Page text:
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‘A tough pill to swallow’

Local businesses  react to governor’s new COVID-19 restrictions

On Tuesday, Gov. Tim Walz announced new restrictions on social gatherings, celebrations, receptions, bars and restaurants in response to the increasing number of COVID-19 cases in Minnesota.

“Most bars and restaurants have done a great job responding to the pandemic and keeping their customers and employees safe,” Walz said in a press release Tuesday. “But this virus is spreading like wildfire, and every gathering place is now more dangerous than it was a month ago.”

Under the new restrictions, Minnesota bars and restaurants must stop serving at 10 p.m., though they will still be allowed to offer takeout and delivery service after 10 p.m. The new rules also ban sitting at the bar and activities that involve standing — such as pool, darts and dancing — because they encourage patrons to gather closely together.

“Between the revenue of the people having drinks and some food, that’s a big hit for a small place,” said Jeremy Olson, co-owner of Hoot & Ole’s and Judy’s Too in Austin. “There are other places in town that have darts and pool every night and that’s a giant hit to them.”

The new rules are aimed at young adults, ages 18 to 35, who are often carriers of the virus without showing symptoms and are among the primary spreaders in the state. Minnesota’s guidelines currently limit private social gatherings to 10 people in a home and 25 people outside. The new limit is 10 inside or outside.

For Olson, who says he is concerned about another possible shutdown, Walz’s new restrictions are a bit of an overreach.

“He’s telling us that 18 to 35 year olds are the problem and implies that restaurant and bar owners are not competent enough to do anything,” Olson said. “If we close at 10 p.m. and somebody wants to go out and have a party, the party is going to start sooner. Are they going to send police around to every house to check? It feels like we’re a bunch of little kids getting slapped by (Walz). We’re business owners trying to put food on our table, but they say we’re the problem.”

Adding to Olson’s frustration was Walz’s decision earlier in the pandemic to shut down smaller businesses while allowing larger stores to remain open.

“They’ve had record years while I spent a while not knowing where my next dollar was coming from,” he said. “Bills don’t stop and that’s what a lot of people don’t understand. The only thing that stops coming in is people because they aren’t allowed to.”

Carmel Taylor, Secretary of the Austin Eagles Board, said the pandemic restrictions have had a significant impact on events at the Austin Eagles.

“Before COVID, we averaged about one party per week,” she said. “Since, we’ve probably had three small parties. We had a benefit scheduled for the 28th which will not be able to happen.”

Taylor said the rule mandating that serving must stop at 10 p.m. will likely only impact them on Saturdays, but not having people sitting at the bar will have a more significant impact.

“We have our afternoon crew that comes in and sits at the bar and we have Bingo on Saturdays where people like to sit at the bar,” she said. “For the most part, they’ve been practicing social distancing, so now they come in and sit at a table. What did not being able to sit at the bar prove?”

“We’re running right at 20 percent of gross sales that we had before COVID,” she continued. “It does have a large impact on our ability to pay the fixed cost. Thankfully we were able to get a small business loan, but that adds more cost on repaying that loan as well as the other loans we have.”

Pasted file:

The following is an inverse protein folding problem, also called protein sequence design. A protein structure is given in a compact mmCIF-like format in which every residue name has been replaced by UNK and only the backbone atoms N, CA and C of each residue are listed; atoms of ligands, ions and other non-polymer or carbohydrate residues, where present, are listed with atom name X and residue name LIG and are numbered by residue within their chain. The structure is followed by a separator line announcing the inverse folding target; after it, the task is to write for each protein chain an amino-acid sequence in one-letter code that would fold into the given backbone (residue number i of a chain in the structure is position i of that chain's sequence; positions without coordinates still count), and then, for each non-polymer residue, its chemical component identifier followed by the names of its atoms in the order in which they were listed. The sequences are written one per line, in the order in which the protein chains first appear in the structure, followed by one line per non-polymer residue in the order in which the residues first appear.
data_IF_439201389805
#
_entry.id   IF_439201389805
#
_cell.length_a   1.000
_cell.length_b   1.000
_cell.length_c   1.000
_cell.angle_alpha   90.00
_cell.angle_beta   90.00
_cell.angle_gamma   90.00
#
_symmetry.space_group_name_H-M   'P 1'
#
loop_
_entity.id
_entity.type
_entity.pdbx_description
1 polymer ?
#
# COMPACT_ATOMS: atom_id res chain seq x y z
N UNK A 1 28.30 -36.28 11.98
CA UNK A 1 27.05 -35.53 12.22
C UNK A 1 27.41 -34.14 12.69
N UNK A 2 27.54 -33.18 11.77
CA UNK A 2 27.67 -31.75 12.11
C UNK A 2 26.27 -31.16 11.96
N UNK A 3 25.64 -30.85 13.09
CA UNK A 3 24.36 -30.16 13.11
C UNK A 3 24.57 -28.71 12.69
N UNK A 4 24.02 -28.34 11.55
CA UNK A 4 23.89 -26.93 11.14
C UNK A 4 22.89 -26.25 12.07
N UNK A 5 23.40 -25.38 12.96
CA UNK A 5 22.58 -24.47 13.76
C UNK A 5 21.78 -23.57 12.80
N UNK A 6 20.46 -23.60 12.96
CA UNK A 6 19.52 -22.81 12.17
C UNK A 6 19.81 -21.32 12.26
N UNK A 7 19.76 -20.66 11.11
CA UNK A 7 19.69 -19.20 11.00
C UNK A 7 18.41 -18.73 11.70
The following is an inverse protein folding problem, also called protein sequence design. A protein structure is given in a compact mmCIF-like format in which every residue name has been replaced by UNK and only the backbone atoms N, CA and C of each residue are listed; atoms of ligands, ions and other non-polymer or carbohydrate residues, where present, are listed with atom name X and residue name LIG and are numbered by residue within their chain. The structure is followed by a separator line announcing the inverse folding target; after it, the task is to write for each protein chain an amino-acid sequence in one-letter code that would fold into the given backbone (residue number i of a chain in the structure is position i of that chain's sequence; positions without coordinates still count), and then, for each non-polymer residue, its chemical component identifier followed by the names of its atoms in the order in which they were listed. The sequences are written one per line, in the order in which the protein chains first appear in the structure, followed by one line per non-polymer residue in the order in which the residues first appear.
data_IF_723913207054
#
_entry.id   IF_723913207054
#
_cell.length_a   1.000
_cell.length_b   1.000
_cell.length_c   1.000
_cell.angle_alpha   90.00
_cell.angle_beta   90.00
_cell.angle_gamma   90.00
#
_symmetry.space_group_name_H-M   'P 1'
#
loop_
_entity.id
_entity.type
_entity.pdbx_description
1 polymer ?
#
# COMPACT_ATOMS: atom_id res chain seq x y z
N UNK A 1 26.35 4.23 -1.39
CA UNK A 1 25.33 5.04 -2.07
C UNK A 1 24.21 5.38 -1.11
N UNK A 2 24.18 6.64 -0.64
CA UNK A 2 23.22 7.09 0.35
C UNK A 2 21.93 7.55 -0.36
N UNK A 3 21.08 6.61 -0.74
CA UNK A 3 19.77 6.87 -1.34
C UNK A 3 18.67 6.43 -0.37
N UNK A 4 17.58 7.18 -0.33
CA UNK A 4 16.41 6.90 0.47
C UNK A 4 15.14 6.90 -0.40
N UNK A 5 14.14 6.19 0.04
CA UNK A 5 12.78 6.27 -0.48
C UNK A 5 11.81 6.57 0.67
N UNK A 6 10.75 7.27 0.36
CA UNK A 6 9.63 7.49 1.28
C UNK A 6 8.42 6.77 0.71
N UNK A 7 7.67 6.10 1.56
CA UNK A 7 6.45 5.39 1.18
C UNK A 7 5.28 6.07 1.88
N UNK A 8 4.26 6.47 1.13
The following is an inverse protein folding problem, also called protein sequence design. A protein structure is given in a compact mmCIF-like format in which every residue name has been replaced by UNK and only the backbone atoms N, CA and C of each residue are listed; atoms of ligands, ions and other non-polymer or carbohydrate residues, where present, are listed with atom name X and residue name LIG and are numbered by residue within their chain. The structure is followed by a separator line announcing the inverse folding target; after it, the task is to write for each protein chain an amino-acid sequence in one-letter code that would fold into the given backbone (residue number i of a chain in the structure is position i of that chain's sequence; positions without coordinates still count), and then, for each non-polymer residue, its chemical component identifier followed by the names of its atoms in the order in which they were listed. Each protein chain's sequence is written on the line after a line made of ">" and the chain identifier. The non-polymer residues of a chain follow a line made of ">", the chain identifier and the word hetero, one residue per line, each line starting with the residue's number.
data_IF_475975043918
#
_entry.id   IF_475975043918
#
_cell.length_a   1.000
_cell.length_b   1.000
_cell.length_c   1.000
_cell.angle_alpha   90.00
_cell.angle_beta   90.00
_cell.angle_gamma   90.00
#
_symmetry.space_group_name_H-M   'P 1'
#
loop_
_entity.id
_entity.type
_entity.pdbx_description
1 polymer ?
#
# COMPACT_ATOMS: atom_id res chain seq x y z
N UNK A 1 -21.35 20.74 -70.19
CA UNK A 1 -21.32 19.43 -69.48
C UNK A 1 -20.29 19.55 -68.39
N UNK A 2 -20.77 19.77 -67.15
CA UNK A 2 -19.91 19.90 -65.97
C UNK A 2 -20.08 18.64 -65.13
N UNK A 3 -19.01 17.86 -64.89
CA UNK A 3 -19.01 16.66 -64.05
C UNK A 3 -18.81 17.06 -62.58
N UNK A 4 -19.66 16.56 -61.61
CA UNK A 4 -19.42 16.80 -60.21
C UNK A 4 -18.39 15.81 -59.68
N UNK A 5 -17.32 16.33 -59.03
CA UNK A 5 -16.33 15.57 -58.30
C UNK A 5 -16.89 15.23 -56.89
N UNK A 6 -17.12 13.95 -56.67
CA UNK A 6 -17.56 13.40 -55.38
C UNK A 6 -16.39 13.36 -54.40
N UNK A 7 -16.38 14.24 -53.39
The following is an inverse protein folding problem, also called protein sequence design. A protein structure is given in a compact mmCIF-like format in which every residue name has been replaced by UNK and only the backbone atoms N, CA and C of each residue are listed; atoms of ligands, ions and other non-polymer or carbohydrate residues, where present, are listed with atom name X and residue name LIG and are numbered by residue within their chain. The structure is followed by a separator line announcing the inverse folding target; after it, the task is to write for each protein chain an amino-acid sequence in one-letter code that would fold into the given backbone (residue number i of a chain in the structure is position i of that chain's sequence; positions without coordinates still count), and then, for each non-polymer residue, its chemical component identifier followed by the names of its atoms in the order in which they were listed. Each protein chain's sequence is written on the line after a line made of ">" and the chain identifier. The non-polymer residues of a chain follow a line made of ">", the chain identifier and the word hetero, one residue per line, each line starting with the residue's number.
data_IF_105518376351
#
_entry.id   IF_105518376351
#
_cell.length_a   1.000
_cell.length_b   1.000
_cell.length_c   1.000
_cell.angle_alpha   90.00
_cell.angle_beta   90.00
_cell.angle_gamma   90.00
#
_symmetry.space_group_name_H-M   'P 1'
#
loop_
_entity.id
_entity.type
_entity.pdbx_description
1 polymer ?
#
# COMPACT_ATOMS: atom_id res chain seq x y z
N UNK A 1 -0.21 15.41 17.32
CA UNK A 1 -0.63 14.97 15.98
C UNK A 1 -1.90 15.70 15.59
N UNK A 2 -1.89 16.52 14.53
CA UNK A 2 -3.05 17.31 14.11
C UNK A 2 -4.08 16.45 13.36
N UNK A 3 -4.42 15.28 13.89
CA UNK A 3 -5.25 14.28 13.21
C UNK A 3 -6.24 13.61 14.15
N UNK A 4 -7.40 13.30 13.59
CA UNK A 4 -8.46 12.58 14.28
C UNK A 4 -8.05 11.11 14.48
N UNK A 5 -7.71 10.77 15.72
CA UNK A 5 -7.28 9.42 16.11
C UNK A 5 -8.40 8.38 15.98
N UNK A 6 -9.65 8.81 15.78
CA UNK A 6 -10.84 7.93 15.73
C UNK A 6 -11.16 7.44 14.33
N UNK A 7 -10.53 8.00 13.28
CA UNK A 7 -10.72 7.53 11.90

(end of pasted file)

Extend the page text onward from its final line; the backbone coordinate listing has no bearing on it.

But bars and restaurants are not the only entities affected by the new restrictions. Weddings and funerals, which health officials say have also been significant sources of contagion in Minnesota, were capped at 50 people as of Nov. 7, and at 25 as of Dec. 11 to allow for a phase-in period.

Paul Worlein, director of Worlein Funeral Home, said he has been in contact with the Minnesota Funeral Directors Association and the Minnesota Department of Health on a daily basis for instructions on how to adapt to these restrictions as well as restrictions from earlier in the pandemic.

“We understand this is a continuation of what we’ve been doing,” he said. “There will be no receptions afterwards; we haven’t had those since March and that will continue. We have to conduct our services with social distancing and that will continue. We can have a maximum of so many people for services, but visitations are a bit of a question. Sometimes we get a large visitation and that is one of the questions we have for the state to answer.”

“Funeral homes in Minnesota have not gotten all of the specific word, but it’s going to continue as it has been since March,” he added. “We can’t say a whole lot. We get updates daily from the Department of Health and our state association, so it may change.”

As the cases rise, so does the frustration for local businesses affected by the restrictions.

“This is a very real disease,” Olson said. “I almost lost one of my very good friends to it and he’s not 90 years old or overweight, he’s not in the typical demographic that will pass away from it. He was in the hospital 10 days and said it was the worst thing he’s ever had. On the other side, if you look at the number who have recovered, it’s a staggering number. And they say they’re going to shut us down to save us. I’m here and I bust my tail to put out a good product and good environment for someone to come down and unwind. And every time I’m getting back on my feet, I get slapped by the government because they don’t think I know what I’m doing. It’s a tough pill to swallow. It’s a difficult time for business owners in Minnesota.”